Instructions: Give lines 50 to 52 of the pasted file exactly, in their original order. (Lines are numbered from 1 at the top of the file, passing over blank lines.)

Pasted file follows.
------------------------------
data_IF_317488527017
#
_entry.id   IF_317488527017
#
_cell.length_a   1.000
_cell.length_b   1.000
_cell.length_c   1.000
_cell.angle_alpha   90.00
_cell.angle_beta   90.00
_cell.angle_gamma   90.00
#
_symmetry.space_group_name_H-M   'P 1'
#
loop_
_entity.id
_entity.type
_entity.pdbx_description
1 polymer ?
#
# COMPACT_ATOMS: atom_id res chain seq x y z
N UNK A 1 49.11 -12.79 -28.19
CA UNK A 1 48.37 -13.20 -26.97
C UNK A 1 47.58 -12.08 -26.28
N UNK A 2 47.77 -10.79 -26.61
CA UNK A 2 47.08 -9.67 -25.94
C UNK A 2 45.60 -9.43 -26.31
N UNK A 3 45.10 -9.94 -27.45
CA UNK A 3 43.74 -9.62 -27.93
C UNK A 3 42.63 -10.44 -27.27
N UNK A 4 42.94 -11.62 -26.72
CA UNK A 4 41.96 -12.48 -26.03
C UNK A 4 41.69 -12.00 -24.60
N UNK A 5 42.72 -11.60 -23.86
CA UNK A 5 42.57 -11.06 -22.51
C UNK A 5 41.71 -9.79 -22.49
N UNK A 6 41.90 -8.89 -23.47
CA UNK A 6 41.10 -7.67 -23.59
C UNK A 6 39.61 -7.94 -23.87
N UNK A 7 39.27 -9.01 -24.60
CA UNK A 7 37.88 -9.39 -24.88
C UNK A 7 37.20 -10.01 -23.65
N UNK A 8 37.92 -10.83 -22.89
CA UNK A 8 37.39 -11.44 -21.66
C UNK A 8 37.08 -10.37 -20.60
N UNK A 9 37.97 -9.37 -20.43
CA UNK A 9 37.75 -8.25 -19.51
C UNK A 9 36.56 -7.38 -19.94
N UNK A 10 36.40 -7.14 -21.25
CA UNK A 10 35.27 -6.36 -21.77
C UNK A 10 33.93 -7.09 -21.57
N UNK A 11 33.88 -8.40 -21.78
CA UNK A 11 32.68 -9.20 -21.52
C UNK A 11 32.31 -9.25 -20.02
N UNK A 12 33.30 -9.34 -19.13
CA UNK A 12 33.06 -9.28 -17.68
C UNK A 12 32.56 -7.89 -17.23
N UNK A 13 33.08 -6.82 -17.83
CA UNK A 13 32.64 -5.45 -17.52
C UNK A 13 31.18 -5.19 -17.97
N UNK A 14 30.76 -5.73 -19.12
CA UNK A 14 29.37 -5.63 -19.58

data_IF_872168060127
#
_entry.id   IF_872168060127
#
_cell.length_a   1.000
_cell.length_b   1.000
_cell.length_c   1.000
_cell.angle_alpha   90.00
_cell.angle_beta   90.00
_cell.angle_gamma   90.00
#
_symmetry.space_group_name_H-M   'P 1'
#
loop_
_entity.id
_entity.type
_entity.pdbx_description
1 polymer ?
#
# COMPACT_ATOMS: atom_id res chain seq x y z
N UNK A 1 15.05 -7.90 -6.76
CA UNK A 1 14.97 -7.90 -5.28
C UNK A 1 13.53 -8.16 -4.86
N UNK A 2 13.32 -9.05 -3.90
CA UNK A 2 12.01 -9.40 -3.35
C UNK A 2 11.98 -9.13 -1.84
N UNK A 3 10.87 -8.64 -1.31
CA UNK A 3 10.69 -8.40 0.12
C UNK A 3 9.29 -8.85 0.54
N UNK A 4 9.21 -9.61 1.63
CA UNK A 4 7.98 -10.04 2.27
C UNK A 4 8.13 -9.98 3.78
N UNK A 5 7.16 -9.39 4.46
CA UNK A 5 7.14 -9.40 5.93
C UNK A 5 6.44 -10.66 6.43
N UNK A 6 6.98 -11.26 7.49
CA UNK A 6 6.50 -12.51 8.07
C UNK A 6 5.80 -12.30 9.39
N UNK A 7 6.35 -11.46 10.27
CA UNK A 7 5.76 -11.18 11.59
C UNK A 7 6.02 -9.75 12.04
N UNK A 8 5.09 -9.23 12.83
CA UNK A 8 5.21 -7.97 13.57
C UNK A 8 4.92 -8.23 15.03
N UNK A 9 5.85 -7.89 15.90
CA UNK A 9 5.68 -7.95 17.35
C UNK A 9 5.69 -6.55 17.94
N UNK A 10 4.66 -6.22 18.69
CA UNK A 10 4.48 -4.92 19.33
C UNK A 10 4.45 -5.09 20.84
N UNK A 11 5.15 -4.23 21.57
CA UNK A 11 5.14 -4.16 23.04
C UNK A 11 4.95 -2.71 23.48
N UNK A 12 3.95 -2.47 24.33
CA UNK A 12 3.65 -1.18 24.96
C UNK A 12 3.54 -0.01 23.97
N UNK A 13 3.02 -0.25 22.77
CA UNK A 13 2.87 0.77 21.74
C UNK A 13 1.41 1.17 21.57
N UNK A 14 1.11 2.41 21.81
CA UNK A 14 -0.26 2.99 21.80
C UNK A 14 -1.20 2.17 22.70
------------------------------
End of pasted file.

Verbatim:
C UNK A 10 33.93 -7.09 -21.57
N UNK A 11 33.88 -8.40 -21.78
CA UNK A 11 32.68 -9.20 -21.52